“I was yelling at the other cars, ‘Aren’t you furloughed today?’ ” Stoner said with a laugh.
Some Metrorail and bus riders, on the other hand, found nearly empty buses and vacant seats on trains that are usually standing-room only. About 56,000 fewer people than usual — enough to fill 60 trains — rode Metro between 5 a.m. and 10 a.m., Metro said. That amounted to a 20 percent drop in ridership from the previous Wednesday morning.
One rider tweeted a photo of an empty Metrorail car with the headline “Furlough train.” Another wrote: “Ghost train/ snow day feel to the Metro this morning.”
Metro said it will continue its regular weekday schedule but will limit all trains to six cars, instead of the typical mix of six- and eight-car trains. Some Metro leaders have said they’re concerned about lost passenger revenue if the shutdown is prolonged. Fare revenue for fiscal 2013 was $20.3 million less than expected. Although Metro receives some federal money, it is mostly funded by the District, Maryland and Virginia.
MARC officials said its trains were running 75 percent to 90 percent of regular daily passenger loads and that they did not expect the shutdown to have a “big impact” on revenue. They said they planned to keep trains on the current schedule through this week and reassess Monday whether to cut back service levels.
But there was no shortage of vehicles jamming area roads Wednesday. So what happened?
The short answer: Federal workers telecommute, carpool and take transit in disproportionate numbers, local commuting experts said. That means they don’t take up as much room on the road as their numbers might indicate.
Moreover, experts say, the Washington area’s traffic volumes are so crushing that even taking thousands of people out of the equation leaves enough traffic that everyday occurrences — fender benders, debris in the road — still create quick backups that can take hours to dissipate.
Meanwhile, some carpools partially made up of federal workers likely have broken up, leaving the remaining people to drive in individual vehicles, experts say.
Another leading theory: Some people who prefer to drive but usually don’t jumped at the notion of open roads.
“Some people who didn’t drive before may be thinking, ‘Ooh! I can drive now!’ ” said Ronald Kirby, transportation planning director for the Metropolitan Washington Council of Governments.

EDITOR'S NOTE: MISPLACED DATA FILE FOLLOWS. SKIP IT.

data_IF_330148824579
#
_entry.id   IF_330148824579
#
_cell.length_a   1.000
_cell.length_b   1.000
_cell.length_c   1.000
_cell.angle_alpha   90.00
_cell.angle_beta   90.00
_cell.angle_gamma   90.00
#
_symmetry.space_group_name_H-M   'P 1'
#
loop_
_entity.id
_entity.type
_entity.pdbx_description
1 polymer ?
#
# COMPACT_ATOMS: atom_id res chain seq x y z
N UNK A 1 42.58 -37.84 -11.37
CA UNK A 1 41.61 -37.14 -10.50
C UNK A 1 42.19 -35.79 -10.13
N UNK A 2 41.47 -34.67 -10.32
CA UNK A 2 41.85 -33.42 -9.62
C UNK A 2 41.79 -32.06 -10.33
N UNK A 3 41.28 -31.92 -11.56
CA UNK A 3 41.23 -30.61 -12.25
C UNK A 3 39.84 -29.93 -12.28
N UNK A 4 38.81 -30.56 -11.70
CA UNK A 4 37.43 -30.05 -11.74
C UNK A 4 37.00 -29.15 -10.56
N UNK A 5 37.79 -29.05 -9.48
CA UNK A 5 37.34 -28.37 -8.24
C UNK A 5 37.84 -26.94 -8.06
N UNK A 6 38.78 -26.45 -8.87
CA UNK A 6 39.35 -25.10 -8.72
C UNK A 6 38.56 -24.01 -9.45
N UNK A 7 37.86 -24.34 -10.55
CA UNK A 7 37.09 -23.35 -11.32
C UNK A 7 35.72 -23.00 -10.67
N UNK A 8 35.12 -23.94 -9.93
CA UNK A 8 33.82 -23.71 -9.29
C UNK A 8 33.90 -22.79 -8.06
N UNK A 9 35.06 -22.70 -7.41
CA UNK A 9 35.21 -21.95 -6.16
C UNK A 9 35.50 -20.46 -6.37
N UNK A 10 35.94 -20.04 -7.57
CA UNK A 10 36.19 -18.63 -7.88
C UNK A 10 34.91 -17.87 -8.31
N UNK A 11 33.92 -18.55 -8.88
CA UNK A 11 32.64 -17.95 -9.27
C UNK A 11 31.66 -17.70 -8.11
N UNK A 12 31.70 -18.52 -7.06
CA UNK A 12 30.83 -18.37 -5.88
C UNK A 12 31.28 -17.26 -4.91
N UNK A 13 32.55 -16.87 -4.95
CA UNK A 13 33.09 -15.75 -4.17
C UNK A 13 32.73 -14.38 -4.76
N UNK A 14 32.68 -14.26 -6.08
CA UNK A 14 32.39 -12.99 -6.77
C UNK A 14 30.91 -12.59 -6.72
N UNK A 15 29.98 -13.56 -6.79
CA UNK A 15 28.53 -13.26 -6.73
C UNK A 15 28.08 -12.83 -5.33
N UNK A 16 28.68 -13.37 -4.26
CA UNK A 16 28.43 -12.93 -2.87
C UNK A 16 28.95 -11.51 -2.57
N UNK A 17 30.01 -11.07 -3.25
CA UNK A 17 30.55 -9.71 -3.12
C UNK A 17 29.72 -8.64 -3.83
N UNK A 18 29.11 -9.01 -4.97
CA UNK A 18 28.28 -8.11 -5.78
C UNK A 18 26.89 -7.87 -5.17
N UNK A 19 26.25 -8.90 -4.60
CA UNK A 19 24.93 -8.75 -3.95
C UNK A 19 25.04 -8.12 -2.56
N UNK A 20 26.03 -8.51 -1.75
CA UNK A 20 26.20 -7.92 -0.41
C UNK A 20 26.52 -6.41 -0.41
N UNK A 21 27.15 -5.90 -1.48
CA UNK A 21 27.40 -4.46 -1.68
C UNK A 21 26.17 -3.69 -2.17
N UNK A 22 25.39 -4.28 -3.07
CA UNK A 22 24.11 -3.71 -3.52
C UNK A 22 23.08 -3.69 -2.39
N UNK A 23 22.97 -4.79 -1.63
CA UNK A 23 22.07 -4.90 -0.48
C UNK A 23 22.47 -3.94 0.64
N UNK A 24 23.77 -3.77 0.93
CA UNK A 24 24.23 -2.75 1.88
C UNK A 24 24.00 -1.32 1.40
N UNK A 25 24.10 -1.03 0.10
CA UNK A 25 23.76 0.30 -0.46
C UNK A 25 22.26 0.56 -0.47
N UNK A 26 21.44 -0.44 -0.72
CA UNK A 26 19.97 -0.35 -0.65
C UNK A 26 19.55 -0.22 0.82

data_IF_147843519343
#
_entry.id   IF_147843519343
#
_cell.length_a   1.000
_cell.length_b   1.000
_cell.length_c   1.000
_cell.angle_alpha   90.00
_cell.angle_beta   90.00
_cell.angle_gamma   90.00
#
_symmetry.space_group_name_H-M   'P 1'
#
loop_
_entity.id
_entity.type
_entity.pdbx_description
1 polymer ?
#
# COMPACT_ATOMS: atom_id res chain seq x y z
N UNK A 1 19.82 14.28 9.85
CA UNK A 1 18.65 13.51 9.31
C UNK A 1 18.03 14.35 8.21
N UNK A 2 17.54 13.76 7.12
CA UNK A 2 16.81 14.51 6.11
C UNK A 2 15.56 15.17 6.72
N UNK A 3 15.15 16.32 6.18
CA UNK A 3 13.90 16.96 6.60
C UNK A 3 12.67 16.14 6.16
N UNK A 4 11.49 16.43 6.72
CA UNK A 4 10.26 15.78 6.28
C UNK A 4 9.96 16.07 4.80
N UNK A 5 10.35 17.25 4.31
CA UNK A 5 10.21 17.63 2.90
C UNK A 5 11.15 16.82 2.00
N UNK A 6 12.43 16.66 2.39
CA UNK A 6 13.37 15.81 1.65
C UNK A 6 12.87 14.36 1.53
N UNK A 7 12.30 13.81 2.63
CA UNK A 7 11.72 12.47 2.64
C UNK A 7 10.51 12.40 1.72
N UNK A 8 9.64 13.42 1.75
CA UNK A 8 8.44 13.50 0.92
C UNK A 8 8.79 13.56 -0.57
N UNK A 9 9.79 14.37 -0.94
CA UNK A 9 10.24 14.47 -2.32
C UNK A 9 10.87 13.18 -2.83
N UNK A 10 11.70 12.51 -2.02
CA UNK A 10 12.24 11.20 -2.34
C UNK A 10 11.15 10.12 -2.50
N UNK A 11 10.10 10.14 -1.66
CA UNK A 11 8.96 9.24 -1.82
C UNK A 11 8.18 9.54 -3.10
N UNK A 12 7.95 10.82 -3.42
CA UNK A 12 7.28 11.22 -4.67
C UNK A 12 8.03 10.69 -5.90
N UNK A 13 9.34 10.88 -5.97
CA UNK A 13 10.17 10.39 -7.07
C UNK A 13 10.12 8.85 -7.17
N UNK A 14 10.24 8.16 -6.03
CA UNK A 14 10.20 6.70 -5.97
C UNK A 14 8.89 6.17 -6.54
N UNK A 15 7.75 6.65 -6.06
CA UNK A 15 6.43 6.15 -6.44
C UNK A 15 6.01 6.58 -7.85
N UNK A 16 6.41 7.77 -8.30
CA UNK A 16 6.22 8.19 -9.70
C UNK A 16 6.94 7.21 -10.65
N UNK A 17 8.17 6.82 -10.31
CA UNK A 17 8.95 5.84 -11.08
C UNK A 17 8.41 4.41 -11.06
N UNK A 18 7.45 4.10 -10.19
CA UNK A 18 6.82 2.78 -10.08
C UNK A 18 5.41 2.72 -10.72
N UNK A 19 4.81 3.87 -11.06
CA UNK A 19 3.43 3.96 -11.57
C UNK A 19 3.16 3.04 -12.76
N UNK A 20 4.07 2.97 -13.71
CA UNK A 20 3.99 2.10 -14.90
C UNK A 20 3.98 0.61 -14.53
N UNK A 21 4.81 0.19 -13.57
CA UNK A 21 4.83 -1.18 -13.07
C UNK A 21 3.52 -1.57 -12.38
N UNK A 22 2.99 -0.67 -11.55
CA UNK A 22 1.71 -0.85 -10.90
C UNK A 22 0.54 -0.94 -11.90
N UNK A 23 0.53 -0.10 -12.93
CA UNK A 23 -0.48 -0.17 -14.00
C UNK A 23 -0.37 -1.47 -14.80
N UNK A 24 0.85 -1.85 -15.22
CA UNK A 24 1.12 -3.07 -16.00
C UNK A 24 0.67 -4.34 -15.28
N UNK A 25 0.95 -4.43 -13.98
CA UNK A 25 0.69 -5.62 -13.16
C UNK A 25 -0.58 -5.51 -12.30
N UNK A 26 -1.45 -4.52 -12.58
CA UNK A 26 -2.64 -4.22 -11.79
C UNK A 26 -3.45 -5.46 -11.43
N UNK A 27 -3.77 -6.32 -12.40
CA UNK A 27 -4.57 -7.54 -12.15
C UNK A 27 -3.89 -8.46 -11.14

Andy Ventura of Bethesda said the shutdown-related closure of part of Beach Drive in Northwest Washington turned his 35-minute drive to his software development job downtown into an hour and 10 minutes. Inbound Connecticut Avenue was stop and go.
“I didn’t expect it to be great,” Ventura said, “but it’s never been this bad.”
Ventura, who said he’s considering switching to Metro, had a Facebook message for Capitol Hill: “Thanks, Congress, for messing up my commute to my job, where I actually do my job, as opposed to you.”
Transportation experts say one day hardly makes a trend, and it will take at least a week to fully gauge the shutdown’s impact on travel patterns. By then, more tourists will have canceled Washington vacations and more federal contractors might be out of work.
Metro is likely to continue to feel the biggest impact, Kirby said, because so many federal workers take transit, thanks to hefty federal transit subsidies and many federal agencies being downtown and near Metro stations. A recent COG commuter survey showed that 32 percent of federal workers took trains or buses, compared to 13 percent in the private sector and 19 percent across the entire region. About half of federal workers — 52 percent — said they drove alone to work, compared to 73 percent of private-sector employees.
Some Metro lines and roads are likely to remain plenty full, experts say, because the growth of other industries, such as hospitality, have left more private-sector employees who still need to get to work.
“Federal employees are a big clump of folks, but they’re only a share of what goes on in this town,” said Alan E. Pisarski, a Northern Virginia-based transportation expert and author of “Commuting in America.” “The feds are big but not a dominant factor anymore in the scheme of the metropolitan area.”
Valerie Weeks, a morning operator for a regional traffic monitoring system, said traffic volumes overall appeared “a little lighter” than usual. Weeks, who works for the Metropolitan Area Transportation Operations Coordination program in College Park, said she noticed the biggest difference at regular chokepoints inside the Capital Beltway, such as the inbound 14th Street bridge. By 8 a.m., those areas glowed green on her computerized maps — representing free-flowing traffic — rather than the usual red, signifying a 25-miles-per-hour crawl, she said.
A Virginia Department of Transportation analysis of Northern Virginia highways Wednesday morning also showed more free-flowing green — and less orange and red — on eastbound Interstate 66 and northbound Interstate 95 and Interstate 395, compared with the previous Wednesday.
Linda Cahaelen of the District said her Metrobus, which is usually packed, carried three passengers Wednesday morning. When she boarded the Red Line at Metro Center, she said, she found empty seats.
But her delight was tempered. Cahaelen said she works for a federal agency, which she declined to name. She said it’s still funded but could be shut down in a few days. “It’s a nice commute,” Cahaelen said, “but the thing is, you know why it’s like that, and it’s not just a light day. It’s sad. It’s a very terrible situation.”
Luz Lazo contributed to this report.